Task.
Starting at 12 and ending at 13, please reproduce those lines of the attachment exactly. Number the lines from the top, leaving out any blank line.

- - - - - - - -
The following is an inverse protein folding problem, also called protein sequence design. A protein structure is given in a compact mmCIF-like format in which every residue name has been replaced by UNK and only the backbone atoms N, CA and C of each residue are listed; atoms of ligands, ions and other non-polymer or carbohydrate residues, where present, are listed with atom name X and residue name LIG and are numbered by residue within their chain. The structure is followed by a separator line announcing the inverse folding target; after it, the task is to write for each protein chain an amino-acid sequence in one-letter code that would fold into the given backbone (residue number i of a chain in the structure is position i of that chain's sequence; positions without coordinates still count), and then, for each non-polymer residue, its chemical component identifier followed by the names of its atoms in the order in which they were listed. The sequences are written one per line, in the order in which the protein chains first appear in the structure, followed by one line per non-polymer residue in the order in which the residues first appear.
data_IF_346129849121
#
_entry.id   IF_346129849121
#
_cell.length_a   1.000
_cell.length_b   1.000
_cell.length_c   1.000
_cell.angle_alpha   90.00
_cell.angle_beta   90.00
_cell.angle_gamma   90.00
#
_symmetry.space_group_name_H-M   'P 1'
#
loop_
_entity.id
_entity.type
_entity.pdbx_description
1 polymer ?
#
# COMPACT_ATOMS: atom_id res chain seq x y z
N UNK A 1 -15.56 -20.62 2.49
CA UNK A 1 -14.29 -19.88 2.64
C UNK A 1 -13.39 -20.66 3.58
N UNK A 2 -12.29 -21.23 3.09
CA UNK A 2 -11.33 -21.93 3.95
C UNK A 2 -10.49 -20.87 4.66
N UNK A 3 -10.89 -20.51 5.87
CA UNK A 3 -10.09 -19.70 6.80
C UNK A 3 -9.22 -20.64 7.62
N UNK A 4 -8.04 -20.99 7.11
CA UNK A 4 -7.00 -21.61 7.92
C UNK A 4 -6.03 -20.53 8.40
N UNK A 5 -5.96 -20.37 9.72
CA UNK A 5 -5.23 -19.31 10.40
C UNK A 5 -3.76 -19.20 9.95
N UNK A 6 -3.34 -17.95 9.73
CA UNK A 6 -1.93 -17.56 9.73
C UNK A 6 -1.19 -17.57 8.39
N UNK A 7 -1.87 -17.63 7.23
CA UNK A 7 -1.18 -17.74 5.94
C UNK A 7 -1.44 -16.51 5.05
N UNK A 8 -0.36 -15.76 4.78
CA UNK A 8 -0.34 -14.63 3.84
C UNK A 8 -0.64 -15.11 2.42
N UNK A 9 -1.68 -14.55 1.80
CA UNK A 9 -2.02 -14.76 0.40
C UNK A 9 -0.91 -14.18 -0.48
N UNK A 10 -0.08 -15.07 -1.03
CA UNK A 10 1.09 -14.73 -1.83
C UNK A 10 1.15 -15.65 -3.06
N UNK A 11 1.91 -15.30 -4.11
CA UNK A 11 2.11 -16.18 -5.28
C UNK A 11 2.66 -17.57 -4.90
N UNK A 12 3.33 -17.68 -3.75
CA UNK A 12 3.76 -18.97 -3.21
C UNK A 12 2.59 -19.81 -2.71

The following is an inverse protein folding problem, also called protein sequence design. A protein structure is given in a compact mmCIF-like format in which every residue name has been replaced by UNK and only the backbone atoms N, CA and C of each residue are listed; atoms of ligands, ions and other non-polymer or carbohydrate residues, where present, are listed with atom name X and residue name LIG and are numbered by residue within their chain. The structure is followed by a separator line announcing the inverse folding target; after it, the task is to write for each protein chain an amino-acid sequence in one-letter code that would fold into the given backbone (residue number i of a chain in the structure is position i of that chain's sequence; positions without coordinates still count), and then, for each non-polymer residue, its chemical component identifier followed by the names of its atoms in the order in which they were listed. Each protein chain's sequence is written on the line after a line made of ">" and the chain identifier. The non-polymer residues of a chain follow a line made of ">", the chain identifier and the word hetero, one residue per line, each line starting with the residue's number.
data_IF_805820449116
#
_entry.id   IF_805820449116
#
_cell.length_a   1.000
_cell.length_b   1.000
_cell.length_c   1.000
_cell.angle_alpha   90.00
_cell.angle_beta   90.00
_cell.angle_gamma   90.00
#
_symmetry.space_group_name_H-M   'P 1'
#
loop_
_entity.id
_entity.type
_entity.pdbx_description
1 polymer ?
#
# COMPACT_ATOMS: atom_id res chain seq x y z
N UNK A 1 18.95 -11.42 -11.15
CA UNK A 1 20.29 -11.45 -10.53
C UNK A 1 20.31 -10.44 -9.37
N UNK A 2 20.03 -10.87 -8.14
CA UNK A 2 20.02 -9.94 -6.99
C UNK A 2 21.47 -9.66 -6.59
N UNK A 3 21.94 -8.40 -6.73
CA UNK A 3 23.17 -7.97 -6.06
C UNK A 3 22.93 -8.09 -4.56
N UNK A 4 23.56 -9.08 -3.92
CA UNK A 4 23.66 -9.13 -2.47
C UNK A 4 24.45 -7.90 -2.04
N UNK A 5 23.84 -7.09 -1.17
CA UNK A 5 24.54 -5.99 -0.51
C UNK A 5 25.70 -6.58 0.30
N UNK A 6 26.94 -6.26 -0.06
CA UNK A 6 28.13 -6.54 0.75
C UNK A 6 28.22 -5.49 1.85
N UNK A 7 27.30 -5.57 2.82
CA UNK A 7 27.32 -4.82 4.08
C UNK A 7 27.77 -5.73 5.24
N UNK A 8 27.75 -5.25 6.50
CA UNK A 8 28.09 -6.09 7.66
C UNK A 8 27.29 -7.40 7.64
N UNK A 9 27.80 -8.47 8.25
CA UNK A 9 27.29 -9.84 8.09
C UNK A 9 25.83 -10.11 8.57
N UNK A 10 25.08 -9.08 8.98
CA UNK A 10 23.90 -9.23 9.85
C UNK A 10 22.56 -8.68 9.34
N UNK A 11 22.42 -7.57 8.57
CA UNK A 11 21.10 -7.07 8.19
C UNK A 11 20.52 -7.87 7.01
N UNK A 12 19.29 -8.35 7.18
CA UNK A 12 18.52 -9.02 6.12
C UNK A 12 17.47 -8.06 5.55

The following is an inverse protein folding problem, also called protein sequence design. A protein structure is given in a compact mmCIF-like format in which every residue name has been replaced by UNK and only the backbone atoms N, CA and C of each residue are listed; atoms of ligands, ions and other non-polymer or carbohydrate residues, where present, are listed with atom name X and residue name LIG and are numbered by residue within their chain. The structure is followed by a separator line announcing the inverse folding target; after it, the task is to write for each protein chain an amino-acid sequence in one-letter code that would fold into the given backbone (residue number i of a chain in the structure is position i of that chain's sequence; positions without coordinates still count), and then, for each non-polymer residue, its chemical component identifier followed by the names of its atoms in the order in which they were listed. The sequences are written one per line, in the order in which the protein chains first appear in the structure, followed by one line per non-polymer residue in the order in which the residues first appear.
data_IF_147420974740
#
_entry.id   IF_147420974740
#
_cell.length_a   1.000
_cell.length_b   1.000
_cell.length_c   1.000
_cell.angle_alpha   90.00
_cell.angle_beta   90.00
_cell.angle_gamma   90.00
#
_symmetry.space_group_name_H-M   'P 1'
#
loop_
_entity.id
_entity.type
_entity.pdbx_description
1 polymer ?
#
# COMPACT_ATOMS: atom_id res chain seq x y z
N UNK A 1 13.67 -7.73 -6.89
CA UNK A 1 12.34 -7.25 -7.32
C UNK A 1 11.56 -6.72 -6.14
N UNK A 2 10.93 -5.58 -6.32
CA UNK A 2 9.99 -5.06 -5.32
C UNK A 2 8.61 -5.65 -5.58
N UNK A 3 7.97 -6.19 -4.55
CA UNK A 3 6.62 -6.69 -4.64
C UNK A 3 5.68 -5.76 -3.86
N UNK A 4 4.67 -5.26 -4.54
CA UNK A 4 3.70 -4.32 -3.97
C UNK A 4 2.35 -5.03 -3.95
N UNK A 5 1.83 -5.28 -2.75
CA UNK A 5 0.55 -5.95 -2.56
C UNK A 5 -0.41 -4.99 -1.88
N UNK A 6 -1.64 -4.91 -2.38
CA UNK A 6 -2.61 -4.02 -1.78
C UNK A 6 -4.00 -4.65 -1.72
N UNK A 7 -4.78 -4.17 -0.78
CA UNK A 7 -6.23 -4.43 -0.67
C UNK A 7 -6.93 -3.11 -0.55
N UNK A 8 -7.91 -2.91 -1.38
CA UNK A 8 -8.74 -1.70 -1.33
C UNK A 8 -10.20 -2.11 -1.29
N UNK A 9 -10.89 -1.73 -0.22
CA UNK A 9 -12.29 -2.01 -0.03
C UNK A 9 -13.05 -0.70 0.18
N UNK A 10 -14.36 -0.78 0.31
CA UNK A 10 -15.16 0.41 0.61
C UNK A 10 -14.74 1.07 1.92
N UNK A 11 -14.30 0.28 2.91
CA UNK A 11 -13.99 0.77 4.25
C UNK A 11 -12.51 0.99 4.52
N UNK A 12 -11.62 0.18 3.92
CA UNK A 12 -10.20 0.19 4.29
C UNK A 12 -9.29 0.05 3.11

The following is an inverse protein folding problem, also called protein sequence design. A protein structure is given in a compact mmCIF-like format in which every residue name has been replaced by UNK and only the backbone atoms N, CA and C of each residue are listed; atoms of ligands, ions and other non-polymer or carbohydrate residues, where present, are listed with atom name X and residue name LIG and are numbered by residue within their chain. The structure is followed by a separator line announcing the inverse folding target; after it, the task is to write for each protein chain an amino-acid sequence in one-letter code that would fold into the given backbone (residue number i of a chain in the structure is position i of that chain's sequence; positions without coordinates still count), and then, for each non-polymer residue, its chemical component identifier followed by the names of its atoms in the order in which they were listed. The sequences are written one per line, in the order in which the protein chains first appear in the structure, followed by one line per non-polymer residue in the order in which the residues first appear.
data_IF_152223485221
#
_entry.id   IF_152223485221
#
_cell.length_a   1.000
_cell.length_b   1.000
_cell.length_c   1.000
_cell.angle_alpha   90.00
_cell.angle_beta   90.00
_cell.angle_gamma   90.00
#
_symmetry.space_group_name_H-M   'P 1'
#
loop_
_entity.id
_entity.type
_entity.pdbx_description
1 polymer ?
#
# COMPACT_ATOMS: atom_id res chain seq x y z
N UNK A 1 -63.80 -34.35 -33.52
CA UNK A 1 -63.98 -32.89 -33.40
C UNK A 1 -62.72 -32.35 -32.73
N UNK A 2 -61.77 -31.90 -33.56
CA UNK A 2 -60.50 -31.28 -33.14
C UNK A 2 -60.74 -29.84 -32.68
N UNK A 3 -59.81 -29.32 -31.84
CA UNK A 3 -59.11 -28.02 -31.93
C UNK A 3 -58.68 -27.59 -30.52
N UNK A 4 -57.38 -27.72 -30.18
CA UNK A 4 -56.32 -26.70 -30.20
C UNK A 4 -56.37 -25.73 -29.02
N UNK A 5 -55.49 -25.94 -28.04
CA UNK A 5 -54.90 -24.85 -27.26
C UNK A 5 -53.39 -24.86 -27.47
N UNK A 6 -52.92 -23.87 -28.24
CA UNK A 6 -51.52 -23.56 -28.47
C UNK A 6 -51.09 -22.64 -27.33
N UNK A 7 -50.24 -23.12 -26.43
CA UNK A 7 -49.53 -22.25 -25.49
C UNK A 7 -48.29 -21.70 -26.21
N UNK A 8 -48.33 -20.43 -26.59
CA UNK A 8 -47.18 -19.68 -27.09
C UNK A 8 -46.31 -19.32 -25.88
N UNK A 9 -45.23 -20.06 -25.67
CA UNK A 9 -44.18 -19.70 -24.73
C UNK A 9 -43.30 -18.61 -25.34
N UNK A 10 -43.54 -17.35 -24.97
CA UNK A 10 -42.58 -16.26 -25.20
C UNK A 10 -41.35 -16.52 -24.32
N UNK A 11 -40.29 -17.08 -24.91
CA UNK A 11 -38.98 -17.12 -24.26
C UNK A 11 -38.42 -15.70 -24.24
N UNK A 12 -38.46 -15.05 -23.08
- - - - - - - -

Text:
#
_symmetry.space_group_name_H-M   'P 1'